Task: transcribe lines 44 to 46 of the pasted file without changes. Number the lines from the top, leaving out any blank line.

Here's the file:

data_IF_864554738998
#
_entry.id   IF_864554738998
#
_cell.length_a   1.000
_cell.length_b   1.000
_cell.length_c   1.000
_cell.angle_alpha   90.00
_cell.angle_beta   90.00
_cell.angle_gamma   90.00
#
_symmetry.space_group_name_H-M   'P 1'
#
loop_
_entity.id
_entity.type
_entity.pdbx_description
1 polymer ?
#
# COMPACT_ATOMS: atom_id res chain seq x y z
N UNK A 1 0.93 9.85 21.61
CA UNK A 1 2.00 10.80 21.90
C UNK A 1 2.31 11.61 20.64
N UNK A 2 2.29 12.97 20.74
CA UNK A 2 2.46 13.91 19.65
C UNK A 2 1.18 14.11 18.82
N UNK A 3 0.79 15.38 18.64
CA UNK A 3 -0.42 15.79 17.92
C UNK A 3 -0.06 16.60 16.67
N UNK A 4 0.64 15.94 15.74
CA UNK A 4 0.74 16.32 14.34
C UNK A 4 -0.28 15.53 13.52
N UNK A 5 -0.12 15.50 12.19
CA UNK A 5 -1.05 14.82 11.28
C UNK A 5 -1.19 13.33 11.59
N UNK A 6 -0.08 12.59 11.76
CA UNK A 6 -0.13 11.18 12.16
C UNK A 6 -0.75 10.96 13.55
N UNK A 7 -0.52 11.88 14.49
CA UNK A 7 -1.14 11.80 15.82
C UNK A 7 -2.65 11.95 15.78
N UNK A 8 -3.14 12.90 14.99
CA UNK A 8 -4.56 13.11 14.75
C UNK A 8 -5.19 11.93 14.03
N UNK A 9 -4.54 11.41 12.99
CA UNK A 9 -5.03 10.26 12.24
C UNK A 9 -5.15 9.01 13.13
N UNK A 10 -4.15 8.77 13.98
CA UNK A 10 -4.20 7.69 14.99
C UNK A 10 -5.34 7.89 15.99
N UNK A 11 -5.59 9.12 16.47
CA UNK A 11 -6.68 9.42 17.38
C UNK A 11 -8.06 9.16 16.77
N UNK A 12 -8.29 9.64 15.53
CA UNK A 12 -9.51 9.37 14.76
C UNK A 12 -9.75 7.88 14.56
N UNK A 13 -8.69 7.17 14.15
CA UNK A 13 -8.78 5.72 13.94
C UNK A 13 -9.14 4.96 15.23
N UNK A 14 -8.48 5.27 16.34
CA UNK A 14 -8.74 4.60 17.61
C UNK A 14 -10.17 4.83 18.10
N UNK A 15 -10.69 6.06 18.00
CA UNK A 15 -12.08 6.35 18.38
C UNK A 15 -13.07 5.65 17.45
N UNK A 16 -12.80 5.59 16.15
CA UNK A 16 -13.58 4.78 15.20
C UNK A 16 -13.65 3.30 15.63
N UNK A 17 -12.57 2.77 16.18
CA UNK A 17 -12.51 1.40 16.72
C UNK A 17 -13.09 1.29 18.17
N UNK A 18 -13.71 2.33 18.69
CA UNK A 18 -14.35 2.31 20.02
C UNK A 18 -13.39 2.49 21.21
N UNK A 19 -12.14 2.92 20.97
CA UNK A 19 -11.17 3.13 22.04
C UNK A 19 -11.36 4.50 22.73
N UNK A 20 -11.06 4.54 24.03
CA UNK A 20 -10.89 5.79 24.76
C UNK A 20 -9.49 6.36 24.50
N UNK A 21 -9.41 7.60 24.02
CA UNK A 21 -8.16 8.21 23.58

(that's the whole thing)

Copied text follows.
C UNK A 8 -5.19 11.93 14.03
N UNK A 9 -4.54 11.41 12.99
CA UNK A 9 -5.03 10.26 12.24